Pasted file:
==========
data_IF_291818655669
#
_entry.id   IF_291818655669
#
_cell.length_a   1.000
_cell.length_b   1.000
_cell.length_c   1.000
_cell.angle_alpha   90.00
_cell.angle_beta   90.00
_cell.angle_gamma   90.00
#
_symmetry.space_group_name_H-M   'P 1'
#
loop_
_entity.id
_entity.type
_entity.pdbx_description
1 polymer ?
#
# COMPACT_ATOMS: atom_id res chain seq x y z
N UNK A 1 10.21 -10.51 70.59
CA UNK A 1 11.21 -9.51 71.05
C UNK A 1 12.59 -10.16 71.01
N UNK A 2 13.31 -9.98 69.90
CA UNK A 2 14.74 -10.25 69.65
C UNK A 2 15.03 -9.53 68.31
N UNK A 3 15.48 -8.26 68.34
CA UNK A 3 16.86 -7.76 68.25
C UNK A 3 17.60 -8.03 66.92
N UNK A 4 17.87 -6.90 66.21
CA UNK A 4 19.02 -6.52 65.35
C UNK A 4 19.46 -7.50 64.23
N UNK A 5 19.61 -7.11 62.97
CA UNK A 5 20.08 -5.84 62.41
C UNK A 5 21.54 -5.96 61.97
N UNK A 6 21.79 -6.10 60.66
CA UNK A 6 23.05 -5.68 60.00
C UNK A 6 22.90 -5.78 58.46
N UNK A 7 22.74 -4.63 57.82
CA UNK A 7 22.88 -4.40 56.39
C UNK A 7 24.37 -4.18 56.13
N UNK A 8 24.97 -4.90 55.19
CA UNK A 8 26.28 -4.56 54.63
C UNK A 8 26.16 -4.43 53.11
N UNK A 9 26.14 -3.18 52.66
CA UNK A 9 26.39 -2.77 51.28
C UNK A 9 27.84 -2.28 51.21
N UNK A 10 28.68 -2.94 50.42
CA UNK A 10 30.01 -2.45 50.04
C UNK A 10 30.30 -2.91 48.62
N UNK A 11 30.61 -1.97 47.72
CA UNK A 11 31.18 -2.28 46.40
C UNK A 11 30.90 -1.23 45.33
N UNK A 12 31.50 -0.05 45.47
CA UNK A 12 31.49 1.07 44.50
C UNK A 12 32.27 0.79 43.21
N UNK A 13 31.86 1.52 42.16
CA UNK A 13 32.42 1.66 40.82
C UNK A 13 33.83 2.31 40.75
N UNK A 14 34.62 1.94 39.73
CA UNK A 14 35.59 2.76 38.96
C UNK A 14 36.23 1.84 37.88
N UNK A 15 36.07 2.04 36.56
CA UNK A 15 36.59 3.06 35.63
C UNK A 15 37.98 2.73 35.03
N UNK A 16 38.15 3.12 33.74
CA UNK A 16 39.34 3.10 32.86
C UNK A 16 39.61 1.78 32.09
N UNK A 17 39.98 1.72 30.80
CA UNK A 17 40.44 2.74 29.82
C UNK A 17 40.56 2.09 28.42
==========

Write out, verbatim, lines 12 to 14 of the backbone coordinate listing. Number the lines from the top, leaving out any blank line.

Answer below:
_symmetry.space_group_name_H-M   'P 1'
#
loop_